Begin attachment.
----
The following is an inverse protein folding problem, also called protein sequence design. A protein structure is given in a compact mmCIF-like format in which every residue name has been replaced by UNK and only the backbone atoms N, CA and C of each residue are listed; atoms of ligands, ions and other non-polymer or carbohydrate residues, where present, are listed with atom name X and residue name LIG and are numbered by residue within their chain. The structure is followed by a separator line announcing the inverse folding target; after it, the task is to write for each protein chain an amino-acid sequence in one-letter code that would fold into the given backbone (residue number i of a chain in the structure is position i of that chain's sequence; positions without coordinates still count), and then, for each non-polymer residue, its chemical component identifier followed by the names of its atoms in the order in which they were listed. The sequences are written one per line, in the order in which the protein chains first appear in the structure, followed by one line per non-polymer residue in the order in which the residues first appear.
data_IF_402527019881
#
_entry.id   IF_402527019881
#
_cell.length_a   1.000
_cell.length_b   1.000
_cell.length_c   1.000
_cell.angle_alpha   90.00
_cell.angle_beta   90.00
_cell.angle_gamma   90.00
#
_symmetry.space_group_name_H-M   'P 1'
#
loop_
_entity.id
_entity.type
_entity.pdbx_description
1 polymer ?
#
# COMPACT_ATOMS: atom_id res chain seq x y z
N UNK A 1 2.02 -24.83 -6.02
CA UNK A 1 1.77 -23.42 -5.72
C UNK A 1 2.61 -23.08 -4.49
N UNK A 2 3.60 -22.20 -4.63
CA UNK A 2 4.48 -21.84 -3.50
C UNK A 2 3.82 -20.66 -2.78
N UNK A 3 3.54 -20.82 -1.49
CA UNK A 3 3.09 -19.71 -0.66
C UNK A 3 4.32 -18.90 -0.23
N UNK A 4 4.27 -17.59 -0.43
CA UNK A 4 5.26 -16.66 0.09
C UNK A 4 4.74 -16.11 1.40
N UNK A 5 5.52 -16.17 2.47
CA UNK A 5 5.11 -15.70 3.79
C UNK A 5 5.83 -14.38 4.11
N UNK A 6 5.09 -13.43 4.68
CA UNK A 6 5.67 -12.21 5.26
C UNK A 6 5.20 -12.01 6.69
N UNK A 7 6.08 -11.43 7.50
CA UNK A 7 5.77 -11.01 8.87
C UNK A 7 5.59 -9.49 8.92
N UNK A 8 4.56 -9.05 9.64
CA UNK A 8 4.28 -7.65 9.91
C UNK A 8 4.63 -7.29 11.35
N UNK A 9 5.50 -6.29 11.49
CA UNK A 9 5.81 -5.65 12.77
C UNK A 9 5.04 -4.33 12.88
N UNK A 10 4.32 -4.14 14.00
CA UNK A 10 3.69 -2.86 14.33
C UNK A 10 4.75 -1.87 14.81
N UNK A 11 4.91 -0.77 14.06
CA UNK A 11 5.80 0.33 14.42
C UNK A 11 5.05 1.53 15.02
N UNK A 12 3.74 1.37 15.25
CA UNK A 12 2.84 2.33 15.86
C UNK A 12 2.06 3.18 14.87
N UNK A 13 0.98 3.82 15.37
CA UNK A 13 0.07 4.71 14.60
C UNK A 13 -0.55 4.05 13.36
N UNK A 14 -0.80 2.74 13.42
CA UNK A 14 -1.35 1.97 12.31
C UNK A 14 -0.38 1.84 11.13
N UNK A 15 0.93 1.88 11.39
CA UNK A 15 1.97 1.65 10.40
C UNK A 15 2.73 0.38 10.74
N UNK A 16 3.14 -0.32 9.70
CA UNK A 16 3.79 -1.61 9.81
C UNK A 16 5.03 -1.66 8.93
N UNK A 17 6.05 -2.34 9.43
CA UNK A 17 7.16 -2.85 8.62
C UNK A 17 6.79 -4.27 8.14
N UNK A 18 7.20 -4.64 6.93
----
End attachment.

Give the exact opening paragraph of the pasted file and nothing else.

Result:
The following is an inverse protein folding problem, also called protein sequence design. A protein structure is given in a compact mmCIF-like format in which every residue name has been replaced by UNK and only the backbone atoms N, CA and C of each residue are listed; atoms of ligands, ions and other non-polymer or carbohydrate residues, where present, are listed with atom name X and residue name LIG and are numbered by residue within their chain. The structure is followed by a separator line announcing the inverse folding target; after it, the task is to write for each protein chain an amino-acid sequence in one-letter code that would fold into the given backbone (residue number i of a chain in the structure is position i of that chain's sequence; positions without coordinates still count), and then, for each non-polymer residue, its chemical component identifier followed by the names of its atoms in the order in which they were listed. The sequences are written one per line, in the order in which the protein chains first appear in the structure, followed by one line per non-polymer residue in the order in which the residues first appear.